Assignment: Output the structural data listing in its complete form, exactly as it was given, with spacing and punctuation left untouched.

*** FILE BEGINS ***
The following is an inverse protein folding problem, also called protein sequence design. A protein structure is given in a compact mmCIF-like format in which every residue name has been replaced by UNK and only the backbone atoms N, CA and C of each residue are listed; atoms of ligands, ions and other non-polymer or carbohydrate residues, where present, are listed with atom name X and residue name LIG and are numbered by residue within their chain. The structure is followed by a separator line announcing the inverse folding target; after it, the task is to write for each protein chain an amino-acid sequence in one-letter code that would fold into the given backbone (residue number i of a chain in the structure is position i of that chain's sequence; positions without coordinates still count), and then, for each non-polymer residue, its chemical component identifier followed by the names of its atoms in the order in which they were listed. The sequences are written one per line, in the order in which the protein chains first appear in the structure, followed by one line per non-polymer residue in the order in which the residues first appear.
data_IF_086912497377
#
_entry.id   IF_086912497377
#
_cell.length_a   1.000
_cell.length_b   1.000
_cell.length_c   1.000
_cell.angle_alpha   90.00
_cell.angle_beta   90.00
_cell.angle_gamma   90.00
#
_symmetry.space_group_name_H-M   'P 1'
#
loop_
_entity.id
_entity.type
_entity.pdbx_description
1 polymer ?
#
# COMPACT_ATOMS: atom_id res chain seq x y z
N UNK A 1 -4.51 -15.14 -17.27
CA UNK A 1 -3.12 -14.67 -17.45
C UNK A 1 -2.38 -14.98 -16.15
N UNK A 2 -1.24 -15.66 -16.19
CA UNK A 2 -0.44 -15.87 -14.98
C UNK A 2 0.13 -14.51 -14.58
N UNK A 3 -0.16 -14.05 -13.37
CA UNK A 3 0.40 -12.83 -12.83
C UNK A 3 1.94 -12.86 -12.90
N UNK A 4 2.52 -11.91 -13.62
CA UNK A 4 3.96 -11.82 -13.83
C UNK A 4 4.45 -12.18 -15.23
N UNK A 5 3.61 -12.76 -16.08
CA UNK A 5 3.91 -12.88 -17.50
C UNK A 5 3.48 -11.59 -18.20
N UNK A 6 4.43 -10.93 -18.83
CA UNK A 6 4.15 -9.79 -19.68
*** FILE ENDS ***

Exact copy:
The following is an inverse protein folding problem, also called protein sequence design. A protein structure is given in a compact mmCIF-like format in which every residue name has been replaced by UNK and only the backbone atoms N, CA and C of each residue are listed; atoms of ligands, ions and other non-polymer or carbohydrate residues, where present, are listed with atom name X and residue name LIG and are numbered by residue within their chain. The structure is followed by a separator line announcing the inverse folding target; after it, the task is to write for each protein chain an amino-acid sequence in one-letter code that would fold into the given backbone (residue number i of a chain in the structure is position i of that chain's sequence; positions without coordinates still count), and then, for each non-polymer residue, its chemical component identifier followed by the names of its atoms in the order in which they were listed. The sequences are written one per line, in the order in which the protein chains first appear in the structure, followed by one line per non-polymer residue in the order in which the residues first appear.
data_IF_086912497377
#
_entry.id   IF_086912497377
#
_cell.length_a   1.000
_cell.length_b   1.000
_cell.length_c   1.000
_cell.angle_alpha   90.00
_cell.angle_beta   90.00
_cell.angle_gamma   90.00
#
_symmetry.space_group_name_H-M   'P 1'
#
loop_
_entity.id
_entity.type
_entity.pdbx_description
1 polymer ?
#
# COMPACT_ATOMS: atom_id res chain seq x y z
N UNK A 1 -4.51 -15.14 -17.27
CA UNK A 1 -3.12 -14.67 -17.45
C UNK A 1 -2.38 -14.98 -16.15
N UNK A 2 -1.24 -15.66 -16.19
CA UNK A 2 -0.44 -15.87 -14.98
C UNK A 2 0.13 -14.51 -14.58
N UNK A 3 -0.16 -14.05 -13.37
CA UNK A 3 0.40 -12.83 -12.83
C UNK A 3 1.94 -12.86 -12.90
N UNK A 4 2.52 -11.91 -13.62
CA UNK A 4 3.96 -11.82 -13.83
C UNK A 4 4.45 -12.18 -15.23
N UNK A 5 3.61 -12.76 -16.08
CA UNK A 5 3.91 -12.88 -17.50
C UNK A 5 3.48 -11.59 -18.20
N UNK A 6 4.43 -10.93 -18.83
CA UNK A 6 4.15 -9.79 -19.68